Helping police the religious obligations of Muslims is certainly not part of local councils’ job specifications, says Mustafa K Anuar.
The Segamat Municipal Council has denied that it instructed officers to double up as religious police to ensure Muslims uphold their obligation to fast during Ramadan.
Almost akin to the modus operandi of a spy thriller, these officers, reported to be dark-skinned to pass off as foreign workers, were to disguise as cooks and waiters to facilitate their hidden agenda to nab unsuspecting Muslims eating at food outlets during fasting hours.
It would have been quite an excitement for an otherwise dry and hot Ramadan if the council instruction was true.
For by doing so, these officers themselves would have committed a serious dereliction of duty – because as council personnel, surely they have a list of priorities in their job scope, such as monitoring the cleanliness of eateries, food hygiene and urban sanitation, and ensuring efficient traffic management.
Sticking to their official job scope and doing it well would not only surely earn them kudos and respect from the tax-paying public, but also indirectly promote a good image of being Muslim.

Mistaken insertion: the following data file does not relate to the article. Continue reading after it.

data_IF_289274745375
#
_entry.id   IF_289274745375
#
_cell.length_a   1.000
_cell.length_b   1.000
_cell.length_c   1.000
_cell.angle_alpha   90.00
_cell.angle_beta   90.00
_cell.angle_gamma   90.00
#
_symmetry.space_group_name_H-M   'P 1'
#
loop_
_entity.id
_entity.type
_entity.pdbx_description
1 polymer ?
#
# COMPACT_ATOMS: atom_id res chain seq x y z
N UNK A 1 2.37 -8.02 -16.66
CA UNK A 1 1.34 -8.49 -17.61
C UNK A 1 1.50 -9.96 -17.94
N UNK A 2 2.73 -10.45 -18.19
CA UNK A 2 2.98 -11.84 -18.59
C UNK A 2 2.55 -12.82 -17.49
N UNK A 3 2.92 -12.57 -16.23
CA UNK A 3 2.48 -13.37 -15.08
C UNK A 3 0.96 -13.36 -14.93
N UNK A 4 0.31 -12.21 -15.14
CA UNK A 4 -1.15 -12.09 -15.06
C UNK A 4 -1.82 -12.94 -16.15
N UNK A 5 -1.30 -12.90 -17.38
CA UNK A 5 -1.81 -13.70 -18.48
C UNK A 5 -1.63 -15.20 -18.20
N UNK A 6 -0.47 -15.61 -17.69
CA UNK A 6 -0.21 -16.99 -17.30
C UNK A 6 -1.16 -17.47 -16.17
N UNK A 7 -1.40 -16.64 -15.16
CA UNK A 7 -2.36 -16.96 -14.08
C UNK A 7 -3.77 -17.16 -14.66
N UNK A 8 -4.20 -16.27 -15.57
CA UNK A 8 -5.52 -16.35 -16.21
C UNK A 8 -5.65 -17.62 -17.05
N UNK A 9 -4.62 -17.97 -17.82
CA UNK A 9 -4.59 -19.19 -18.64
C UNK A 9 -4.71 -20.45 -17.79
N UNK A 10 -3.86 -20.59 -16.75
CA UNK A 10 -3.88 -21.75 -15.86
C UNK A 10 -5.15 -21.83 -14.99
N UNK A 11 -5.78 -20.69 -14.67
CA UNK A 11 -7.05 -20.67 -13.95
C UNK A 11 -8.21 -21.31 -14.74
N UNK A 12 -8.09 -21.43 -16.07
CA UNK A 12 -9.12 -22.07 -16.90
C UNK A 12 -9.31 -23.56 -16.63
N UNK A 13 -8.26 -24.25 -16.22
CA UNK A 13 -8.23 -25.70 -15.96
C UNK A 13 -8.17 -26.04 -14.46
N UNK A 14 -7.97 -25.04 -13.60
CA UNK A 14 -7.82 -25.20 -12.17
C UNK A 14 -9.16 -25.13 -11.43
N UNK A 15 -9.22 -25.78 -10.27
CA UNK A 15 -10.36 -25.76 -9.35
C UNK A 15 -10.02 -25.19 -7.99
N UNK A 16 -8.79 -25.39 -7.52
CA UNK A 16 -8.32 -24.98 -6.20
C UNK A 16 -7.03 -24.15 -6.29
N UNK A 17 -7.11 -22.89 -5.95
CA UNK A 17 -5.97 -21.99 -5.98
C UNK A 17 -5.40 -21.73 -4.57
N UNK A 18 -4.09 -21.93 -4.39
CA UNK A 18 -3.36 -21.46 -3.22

As we all know, there are various ways of becoming a good Muslim. Spying on others – and thereby creating suspicion – is not the way.
Additionally, by “playing” dark-skinned foreign workers, these council officers would have cast unnecessary aspersions on workers, particularly Bangladeshi and Indian nationals, who are already generally given negative labels and treated badly by locals.
That’s “fitnah”, or slander – a cardinal sin in Islam.
Besides, the president of the local council concerned would know well enough that such councils are tasked with conducting specific work for the betterment of local communities, irrespective of their ethnicity and religious bent.
Helping police the religious obligations of Muslims is certainly not part of local councils’ job specifications. Neither is this the kind of trailblazing that we would expect of our local councils. If anything, such detective work on the part of council officers is a waste of public resources, apart from being a misguided mission.
To reiterate, local councils should be accountable to members of local communities, in terms of catering to their general needs.
Leave the job of playing religious sleuths to the religious authorities, who normally take upon themselves the responsibility of “straightening” supposedly wayward Muslims, especially during the month of Ramadan.
In a sense, if the council instruction was true – as reported by an English-language newspaper – the “innovation” of the local council in question would be seen as a form of lslamisation that has gone overboard, which is worrying indeed.
It is a relief, as hurriedly assured by the local council president, that there has been no instruction to officers to become undercover agents – a talent within their ranks that should be left untapped.
Otherwise, Segamat would have made world headlines – for the wrong reason.